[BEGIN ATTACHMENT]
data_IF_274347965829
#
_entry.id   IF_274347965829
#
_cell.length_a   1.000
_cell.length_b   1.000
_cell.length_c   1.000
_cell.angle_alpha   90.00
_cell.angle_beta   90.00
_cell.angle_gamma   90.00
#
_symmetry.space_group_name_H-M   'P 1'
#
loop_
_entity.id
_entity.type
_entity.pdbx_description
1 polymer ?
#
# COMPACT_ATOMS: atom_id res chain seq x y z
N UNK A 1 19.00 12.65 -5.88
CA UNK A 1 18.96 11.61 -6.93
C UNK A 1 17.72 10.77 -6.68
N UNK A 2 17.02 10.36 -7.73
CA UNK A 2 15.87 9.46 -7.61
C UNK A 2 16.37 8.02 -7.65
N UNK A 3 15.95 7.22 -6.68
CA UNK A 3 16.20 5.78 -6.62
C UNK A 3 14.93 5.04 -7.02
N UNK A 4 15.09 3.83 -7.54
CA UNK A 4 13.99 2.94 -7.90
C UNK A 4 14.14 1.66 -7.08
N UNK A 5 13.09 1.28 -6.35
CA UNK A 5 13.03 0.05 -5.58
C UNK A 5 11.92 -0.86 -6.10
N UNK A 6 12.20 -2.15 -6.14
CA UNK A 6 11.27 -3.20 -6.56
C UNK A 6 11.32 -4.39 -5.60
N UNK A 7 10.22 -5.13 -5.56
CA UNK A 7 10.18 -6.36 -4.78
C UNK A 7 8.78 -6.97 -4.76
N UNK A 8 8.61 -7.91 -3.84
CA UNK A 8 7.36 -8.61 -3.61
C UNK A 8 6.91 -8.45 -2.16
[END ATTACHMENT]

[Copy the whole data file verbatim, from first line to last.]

data_IF_274347965829
#
_entry.id   IF_274347965829
#
_cell.length_a   1.000
_cell.length_b   1.000
_cell.length_c   1.000
_cell.angle_alpha   90.00
_cell.angle_beta   90.00
_cell.angle_gamma   90.00
#
_symmetry.space_group_name_H-M   'P 1'
#
loop_
_entity.id
_entity.type
_entity.pdbx_description
1 polymer ?
#
# COMPACT_ATOMS: atom_id res chain seq x y z
N UNK A 1 19.00 12.65 -5.88
CA UNK A 1 18.96 11.61 -6.93
C UNK A 1 17.72 10.77 -6.68
N UNK A 2 17.02 10.36 -7.73
CA UNK A 2 15.87 9.46 -7.61
C UNK A 2 16.37 8.02 -7.65
N UNK A 3 15.95 7.22 -6.68
CA UNK A 3 16.20 5.78 -6.62
C UNK A 3 14.93 5.04 -7.02
N UNK A 4 15.09 3.83 -7.54
CA UNK A 4 13.99 2.94 -7.90
C UNK A 4 14.14 1.66 -7.08
N UNK A 5 13.09 1.28 -6.35
CA UNK A 5 13.03 0.05 -5.58
C UNK A 5 11.92 -0.86 -6.10
N UNK A 6 12.20 -2.15 -6.14
CA UNK A 6 11.27 -3.20 -6.56
C UNK A 6 11.32 -4.39 -5.60
N UNK A 7 10.22 -5.13 -5.56
CA UNK A 7 10.18 -6.36 -4.78
C UNK A 7 8.78 -6.97 -4.76
N UNK A 8 8.61 -7.91 -3.84
CA UNK A 8 7.36 -8.61 -3.61
C UNK A 8 6.91 -8.45 -2.16